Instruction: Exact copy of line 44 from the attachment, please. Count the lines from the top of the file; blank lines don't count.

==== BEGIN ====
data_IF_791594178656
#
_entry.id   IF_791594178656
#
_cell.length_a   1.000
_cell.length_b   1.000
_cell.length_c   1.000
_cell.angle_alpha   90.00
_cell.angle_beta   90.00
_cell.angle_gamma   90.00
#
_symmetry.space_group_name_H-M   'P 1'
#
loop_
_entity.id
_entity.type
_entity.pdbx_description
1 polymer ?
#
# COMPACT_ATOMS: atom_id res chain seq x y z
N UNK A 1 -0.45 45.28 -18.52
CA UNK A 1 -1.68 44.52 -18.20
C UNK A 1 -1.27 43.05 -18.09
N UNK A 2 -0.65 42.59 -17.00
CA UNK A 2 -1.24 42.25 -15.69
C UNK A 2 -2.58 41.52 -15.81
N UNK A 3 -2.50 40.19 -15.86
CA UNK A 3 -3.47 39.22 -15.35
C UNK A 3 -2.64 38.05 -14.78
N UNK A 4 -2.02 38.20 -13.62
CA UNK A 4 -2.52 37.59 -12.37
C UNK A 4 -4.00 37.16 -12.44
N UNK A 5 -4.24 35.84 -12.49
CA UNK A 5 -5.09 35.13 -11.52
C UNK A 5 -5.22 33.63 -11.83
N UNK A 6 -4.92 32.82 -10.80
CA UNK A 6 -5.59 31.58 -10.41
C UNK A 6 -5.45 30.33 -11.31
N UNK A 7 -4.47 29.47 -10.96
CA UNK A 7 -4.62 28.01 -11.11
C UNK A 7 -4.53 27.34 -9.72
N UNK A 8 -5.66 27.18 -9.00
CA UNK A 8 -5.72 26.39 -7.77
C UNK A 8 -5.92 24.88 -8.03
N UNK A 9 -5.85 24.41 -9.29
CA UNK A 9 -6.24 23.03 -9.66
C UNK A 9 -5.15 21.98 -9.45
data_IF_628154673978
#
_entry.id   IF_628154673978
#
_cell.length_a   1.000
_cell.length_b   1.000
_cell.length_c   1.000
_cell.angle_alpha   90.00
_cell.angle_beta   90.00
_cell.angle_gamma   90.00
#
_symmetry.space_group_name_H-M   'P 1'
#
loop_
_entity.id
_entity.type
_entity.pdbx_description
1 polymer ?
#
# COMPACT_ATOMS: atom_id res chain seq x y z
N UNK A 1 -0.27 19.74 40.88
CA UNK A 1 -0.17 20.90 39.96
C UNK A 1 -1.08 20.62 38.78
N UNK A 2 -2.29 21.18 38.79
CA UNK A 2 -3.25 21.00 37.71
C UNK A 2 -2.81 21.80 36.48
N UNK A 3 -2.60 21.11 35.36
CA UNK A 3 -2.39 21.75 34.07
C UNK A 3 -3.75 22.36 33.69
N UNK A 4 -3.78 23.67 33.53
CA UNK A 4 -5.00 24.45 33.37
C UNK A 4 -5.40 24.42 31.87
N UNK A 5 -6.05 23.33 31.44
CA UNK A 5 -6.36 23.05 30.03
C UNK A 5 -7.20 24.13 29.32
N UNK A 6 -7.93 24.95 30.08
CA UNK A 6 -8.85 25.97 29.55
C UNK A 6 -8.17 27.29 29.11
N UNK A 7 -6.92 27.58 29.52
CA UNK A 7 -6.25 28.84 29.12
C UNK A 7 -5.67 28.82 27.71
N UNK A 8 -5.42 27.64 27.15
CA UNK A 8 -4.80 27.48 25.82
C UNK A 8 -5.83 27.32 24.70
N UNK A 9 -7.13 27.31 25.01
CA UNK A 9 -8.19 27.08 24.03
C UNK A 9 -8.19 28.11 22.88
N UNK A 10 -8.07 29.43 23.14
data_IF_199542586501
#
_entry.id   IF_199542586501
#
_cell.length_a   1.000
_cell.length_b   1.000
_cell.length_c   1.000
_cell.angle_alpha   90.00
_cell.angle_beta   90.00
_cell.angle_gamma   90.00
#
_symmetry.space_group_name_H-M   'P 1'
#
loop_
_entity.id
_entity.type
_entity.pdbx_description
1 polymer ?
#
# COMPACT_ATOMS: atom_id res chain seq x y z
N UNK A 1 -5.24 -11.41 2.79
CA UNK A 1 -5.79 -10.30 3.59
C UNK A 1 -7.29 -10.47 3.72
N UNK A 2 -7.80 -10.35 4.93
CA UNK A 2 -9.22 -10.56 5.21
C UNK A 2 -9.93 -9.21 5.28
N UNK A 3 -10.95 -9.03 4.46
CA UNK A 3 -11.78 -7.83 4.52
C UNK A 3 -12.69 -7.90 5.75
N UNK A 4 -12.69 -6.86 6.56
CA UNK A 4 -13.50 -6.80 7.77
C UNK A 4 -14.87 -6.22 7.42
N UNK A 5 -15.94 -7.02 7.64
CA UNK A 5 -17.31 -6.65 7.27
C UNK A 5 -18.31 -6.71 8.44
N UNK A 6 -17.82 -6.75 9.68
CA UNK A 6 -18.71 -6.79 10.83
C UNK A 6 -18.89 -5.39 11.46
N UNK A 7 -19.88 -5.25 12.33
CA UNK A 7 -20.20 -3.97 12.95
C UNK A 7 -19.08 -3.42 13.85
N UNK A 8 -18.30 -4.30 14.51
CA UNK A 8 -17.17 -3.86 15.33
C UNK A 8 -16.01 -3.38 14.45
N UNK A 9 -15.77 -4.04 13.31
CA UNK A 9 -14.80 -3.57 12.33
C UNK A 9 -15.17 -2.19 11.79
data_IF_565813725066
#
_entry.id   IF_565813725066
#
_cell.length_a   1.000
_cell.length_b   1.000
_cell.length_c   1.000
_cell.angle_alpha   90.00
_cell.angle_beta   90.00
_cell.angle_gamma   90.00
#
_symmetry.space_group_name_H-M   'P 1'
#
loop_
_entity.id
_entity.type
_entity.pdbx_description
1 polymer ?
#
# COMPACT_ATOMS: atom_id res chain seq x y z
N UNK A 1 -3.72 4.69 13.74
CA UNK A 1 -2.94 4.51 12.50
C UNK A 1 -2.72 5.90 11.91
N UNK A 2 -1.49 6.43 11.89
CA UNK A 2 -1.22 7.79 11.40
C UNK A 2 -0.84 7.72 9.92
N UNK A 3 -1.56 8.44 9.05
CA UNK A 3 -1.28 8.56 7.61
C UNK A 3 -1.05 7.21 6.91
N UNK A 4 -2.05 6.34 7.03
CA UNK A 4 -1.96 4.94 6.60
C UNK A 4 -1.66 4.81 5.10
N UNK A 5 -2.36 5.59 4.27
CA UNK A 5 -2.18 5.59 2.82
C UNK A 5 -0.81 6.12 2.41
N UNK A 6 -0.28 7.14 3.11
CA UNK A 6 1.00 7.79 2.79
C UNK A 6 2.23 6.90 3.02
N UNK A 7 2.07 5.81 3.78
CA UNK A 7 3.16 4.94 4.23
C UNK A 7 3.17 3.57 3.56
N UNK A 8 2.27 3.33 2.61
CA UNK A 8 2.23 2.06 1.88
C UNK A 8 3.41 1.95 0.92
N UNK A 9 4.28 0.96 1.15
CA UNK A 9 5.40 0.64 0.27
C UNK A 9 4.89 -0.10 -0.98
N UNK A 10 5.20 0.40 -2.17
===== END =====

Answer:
C UNK A 8 -5.92 24.88 -8.03